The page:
Preventing obesity from early childhood

What role do factors in early life play in determining growth and obesity in later life?

Dr Miaobing (Jazzmin) Zheng, an NHMRC Early Career Fellowship researcher at IPAN, is investigating what determines growth trajectories and obesity in early childhood.

Given the high prevalence of childhood obesity, there is a pressing need to address obesity prevention early in life. In Australia, 25 per cent of children are overweight or obese. This figure rises to 67 per cent in adults. With these numbers come significant health implications, such as heart disease and type 2 diabetes.

We know rapid growth during infancy is a potent risk factor for obesity, with infants experiencing rapid growth 3.7 times more likely to be obese in later life. Early behavioural factors including dietary intake, sedentary behaviour, physical activity, and sleep determine growth and subsequent obesity risk.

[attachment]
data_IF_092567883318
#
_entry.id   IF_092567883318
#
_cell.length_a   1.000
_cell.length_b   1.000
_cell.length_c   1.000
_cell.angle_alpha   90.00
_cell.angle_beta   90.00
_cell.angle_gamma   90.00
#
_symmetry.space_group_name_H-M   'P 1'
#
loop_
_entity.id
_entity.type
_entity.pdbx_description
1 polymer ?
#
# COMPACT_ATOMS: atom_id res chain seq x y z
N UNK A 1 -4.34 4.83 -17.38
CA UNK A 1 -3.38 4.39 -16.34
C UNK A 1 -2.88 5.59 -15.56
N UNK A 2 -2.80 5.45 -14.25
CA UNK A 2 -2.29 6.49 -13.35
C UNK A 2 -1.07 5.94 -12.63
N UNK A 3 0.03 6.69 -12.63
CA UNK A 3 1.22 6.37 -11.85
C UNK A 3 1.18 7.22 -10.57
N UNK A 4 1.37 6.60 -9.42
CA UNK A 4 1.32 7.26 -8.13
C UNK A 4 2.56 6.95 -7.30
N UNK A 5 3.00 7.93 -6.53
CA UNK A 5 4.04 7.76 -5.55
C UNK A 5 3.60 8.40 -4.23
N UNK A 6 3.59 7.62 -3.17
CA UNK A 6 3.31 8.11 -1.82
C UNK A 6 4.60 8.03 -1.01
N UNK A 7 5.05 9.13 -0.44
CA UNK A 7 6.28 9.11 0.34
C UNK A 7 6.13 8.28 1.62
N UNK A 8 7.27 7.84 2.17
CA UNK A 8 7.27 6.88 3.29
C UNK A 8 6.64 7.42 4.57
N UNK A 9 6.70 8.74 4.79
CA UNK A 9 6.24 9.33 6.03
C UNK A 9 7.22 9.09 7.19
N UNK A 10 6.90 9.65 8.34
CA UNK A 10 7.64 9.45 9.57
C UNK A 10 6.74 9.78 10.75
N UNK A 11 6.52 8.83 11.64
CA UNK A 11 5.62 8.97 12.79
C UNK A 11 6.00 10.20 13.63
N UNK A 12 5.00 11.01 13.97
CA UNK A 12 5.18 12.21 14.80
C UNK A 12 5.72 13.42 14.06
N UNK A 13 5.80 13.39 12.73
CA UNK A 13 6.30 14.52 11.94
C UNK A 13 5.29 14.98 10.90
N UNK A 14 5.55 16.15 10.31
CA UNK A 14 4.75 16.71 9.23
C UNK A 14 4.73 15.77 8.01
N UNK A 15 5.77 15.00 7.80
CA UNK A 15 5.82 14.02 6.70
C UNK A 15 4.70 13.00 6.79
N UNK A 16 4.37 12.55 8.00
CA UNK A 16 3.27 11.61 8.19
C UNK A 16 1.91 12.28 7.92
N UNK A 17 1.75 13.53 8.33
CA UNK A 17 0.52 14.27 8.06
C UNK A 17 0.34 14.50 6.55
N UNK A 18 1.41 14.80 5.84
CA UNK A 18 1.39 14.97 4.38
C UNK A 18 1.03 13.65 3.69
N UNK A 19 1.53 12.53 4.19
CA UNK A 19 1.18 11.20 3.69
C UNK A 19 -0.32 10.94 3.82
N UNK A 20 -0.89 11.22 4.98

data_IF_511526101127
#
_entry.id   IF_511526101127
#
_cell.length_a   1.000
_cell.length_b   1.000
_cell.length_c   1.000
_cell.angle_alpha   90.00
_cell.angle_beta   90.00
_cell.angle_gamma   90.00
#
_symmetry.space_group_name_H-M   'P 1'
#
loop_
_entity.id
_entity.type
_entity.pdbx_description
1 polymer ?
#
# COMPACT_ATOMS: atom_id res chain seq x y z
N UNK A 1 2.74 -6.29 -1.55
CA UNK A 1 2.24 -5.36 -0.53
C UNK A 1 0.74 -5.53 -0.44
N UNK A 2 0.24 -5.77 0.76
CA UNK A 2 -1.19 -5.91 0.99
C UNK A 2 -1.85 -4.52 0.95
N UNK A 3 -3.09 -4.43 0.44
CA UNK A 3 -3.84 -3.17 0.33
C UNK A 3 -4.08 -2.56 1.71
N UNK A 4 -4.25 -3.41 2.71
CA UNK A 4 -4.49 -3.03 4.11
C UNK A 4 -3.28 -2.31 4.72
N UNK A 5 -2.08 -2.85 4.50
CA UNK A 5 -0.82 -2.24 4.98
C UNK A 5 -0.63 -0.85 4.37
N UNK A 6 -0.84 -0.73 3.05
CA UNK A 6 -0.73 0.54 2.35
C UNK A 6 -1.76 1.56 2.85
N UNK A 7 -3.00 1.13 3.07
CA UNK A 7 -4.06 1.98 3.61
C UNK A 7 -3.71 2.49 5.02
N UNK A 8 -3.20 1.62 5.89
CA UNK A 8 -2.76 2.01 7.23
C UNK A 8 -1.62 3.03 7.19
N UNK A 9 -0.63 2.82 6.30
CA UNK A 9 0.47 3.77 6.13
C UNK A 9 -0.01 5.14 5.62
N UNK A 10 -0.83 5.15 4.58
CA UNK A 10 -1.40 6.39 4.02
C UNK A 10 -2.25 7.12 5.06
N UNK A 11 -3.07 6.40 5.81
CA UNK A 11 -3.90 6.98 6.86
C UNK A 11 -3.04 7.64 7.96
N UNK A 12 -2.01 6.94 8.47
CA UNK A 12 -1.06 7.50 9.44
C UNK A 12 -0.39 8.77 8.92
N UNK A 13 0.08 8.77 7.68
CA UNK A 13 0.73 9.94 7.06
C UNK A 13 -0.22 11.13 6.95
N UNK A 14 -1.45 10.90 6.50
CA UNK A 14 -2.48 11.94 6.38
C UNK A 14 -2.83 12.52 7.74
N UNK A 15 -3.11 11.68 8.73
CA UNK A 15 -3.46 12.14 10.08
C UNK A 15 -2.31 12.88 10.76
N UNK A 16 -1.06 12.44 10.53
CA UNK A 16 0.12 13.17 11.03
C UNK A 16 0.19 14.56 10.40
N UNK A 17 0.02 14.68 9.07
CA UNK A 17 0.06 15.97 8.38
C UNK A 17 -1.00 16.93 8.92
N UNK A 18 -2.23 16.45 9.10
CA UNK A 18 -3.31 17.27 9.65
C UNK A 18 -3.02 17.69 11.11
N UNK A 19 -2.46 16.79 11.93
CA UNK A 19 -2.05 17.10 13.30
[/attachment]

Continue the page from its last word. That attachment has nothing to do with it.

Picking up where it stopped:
Dr Zheng is studying the effects of infant feeding, early dietary and behavioural factors on growth patterns and later obesity. A better understanding of the developmental trajectories of growth in early life and its determinants will help guide obesity prevention strategies.


1. Maternal and postnatal factors

Using the results of two INFANT studies of more than 900 children, Dr Zheng analysed mothers’ country of birth, pre-pregnancy BMI (Body Mass Index), and education; and child’s postnatal rapid growth, sex and gestational age.

Children who experienced postnatal rapid growth, and whose mothers were Australian born and overweight/obese pre-pregnancy showed less favourable growth trajectories in early childhood.

2. Early infant feeding

Again using INFANT data, this study examined infants who were breastfed up to 6 months, with solids introduced from 6 months.

Infants who were breastfed longer than 6 months were associated with more favourable growth patterns in early childhood (birth to 5 years). Breastfeeding duration had a more profound effect on BMI growth than timing of solids introduction.

3. Early dietary/behavioural factors

Jazzmin has been examining lifestyle patterns at 18, 42 and 60 months, specifically:

  • discretionary food and screen time
  • fruit and vegetable consumption and outdoor time.

Results from this study are yet to be published.

Next steps

Dr Zheng will continue to explore these research questions in different population groups and investigate the the underlying mechanisms.